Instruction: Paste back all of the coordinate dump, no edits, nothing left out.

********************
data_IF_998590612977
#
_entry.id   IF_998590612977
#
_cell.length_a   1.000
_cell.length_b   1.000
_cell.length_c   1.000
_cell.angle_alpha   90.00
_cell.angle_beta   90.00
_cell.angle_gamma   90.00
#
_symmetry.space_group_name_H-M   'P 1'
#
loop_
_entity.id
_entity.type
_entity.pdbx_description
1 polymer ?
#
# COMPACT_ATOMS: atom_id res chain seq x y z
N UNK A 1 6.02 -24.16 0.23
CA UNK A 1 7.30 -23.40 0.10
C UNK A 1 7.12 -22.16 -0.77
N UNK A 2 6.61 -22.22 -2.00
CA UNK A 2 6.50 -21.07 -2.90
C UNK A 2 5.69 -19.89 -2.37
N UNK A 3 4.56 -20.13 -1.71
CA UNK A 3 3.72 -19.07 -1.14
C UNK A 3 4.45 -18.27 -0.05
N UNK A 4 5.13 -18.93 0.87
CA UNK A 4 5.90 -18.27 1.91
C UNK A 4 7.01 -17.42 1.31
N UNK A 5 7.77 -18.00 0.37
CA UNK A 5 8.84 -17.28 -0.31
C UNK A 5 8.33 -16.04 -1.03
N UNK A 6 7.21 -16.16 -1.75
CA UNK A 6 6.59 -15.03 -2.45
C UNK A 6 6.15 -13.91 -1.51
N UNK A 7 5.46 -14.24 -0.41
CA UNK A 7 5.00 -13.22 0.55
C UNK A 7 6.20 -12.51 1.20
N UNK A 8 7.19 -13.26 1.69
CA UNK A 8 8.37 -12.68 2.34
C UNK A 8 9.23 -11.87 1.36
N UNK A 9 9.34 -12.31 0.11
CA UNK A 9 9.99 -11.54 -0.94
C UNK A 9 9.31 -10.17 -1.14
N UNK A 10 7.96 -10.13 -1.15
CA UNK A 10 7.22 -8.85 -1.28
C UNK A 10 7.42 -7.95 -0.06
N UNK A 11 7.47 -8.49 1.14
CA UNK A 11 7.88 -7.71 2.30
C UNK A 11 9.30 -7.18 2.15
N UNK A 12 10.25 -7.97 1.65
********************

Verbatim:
data_IF_998590612977
#
_entry.id   IF_998590612977
#
_cell.length_a   1.000
_cell.length_b   1.000
_cell.length_c   1.000
_cell.angle_alpha   90.00
_cell.angle_beta   90.00
_cell.angle_gamma   90.00
#
_symmetry.space_group_name_H-M   'P 1'
#
loop_
_entity.id
_entity.type
_entity.pdbx_description
1 polymer ?
#
# COMPACT_ATOMS: atom_id res chain seq x y z
N UNK A 1 6.02 -24.16 0.23
CA UNK A 1 7.30 -23.40 0.10
C UNK A 1 7.12 -22.16 -0.77
N UNK A 2 6.61 -22.22 -2.00
CA UNK A 2 6.50 -21.07 -2.90
C UNK A 2 5.69 -19.89 -2.37
N UNK A 3 4.56 -20.13 -1.71
CA UNK A 3 3.72 -19.07 -1.14
C UNK A 3 4.45 -18.27 -0.05
N UNK A 4 5.13 -18.93 0.87
CA UNK A 4 5.90 -18.27 1.91
C UNK A 4 7.01 -17.42 1.31
N UNK A 5 7.77 -18.00 0.37
CA UNK A 5 8.84 -17.28 -0.31
C UNK A 5 8.33 -16.04 -1.03
N UNK A 6 7.21 -16.16 -1.75
CA UNK A 6 6.59 -15.03 -2.45
C UNK A 6 6.15 -13.91 -1.51
N UNK A 7 5.46 -14.24 -0.41
CA UNK A 7 5.00 -13.22 0.55
C UNK A 7 6.20 -12.51 1.20
N UNK A 8 7.19 -13.26 1.69
CA UNK A 8 8.37 -12.68 2.34
C UNK A 8 9.23 -11.87 1.36
N UNK A 9 9.34 -12.31 0.11
CA UNK A 9 9.99 -11.54 -0.94
C UNK A 9 9.31 -10.17 -1.14
N UNK A 10 7.96 -10.13 -1.15
CA UNK A 10 7.22 -8.85 -1.28
C UNK A 10 7.42 -7.95 -0.06
N UNK A 11 7.47 -8.49 1.14
CA UNK A 11 7.88 -7.71 2.30
C UNK A 11 9.30 -7.18 2.15
N UNK A 12 10.25 -7.97 1.65